A man wearing headphones walks in front of the exterior of One Park Avenue. “N.Y.U. Langone Health” is written on a plaque outside.
The NYU Langone Health building on Park Avenue.

As a leading institution in the resurgence of research, the team at the CPM says it is devoted to education, training and advocacy in the clinical psychedelic field as it continues to emerge. Researchers say that they are looking to the future.

“Not only are we one of the first institutions and have done some of the more prominent work, but we also are really committed to being at the cutting edge of the field as it continues to emerge,” O’Donnell told WSN. “Even as people start adopting things into the mainstream, we are going to continue to try to innovate and understand how they are working and consider different models that may make it faster, more effective, more equitable. We are interested in all the different dimensions of this field.”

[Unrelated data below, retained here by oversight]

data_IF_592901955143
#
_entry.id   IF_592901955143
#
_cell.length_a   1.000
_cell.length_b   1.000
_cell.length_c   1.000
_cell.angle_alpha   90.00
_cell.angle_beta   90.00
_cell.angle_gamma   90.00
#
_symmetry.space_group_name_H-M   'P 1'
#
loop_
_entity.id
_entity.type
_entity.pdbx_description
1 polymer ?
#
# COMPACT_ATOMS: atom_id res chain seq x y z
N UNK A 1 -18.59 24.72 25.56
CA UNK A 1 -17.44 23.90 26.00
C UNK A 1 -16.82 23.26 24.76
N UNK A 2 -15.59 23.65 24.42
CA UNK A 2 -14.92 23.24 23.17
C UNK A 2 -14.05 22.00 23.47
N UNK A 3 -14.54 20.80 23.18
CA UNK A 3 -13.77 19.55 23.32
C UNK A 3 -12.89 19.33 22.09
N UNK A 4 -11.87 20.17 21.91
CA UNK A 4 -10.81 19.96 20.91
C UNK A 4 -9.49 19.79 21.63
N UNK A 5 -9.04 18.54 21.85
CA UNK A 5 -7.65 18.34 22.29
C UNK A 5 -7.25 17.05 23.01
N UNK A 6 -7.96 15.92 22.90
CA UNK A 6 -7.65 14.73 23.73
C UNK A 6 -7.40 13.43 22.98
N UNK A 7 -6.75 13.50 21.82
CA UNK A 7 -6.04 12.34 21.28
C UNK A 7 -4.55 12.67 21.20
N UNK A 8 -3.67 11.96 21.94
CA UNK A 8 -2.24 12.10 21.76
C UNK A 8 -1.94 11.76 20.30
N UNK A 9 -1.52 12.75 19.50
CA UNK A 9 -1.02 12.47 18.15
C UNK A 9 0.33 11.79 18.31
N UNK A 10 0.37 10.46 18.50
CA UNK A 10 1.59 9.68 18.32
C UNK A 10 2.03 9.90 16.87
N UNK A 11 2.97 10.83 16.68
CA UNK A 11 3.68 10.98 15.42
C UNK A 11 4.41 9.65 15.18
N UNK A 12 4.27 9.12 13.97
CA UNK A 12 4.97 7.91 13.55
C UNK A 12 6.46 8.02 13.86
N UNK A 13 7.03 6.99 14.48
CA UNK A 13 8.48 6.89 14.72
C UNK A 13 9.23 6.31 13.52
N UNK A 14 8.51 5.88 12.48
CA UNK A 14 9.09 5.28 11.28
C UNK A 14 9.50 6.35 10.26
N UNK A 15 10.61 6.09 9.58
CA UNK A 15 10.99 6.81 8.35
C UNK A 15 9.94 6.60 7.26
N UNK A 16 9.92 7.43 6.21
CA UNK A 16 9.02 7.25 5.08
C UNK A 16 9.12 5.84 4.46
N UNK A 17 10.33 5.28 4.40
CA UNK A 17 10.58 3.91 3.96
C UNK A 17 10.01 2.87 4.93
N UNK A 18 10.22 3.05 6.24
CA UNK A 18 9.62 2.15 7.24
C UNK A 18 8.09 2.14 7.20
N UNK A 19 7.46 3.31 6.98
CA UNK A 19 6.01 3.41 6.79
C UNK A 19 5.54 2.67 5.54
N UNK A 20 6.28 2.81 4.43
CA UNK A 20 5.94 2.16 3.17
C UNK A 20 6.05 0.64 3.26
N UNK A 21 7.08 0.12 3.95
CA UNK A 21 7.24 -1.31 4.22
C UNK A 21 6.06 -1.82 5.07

Taking a social justice approach on this burgeoning field, the NYU Student Association for Psychedelic Studies will host the first annual NYU Symposium on Psychedelic Justice on April 22.

Leadership at the Center for Psychedelic Medicine sees a bright future for psychedelic therapy. As they facilitate a reconsideration of our relationship with nature, consciousness and ourselves, the psychedelic revolution is arriving at a crucial time. In the context of the digital, mental and environmental crises that define our contemporary moment, psychedelics may help enable a new way of thinking that promotes necessary change.

“This is no small thing,” Pollan said. “In fact, our survival as a species may depend on it.”

Contact Sheridan Smith at [email protected].

Developed for web by Samson Tu.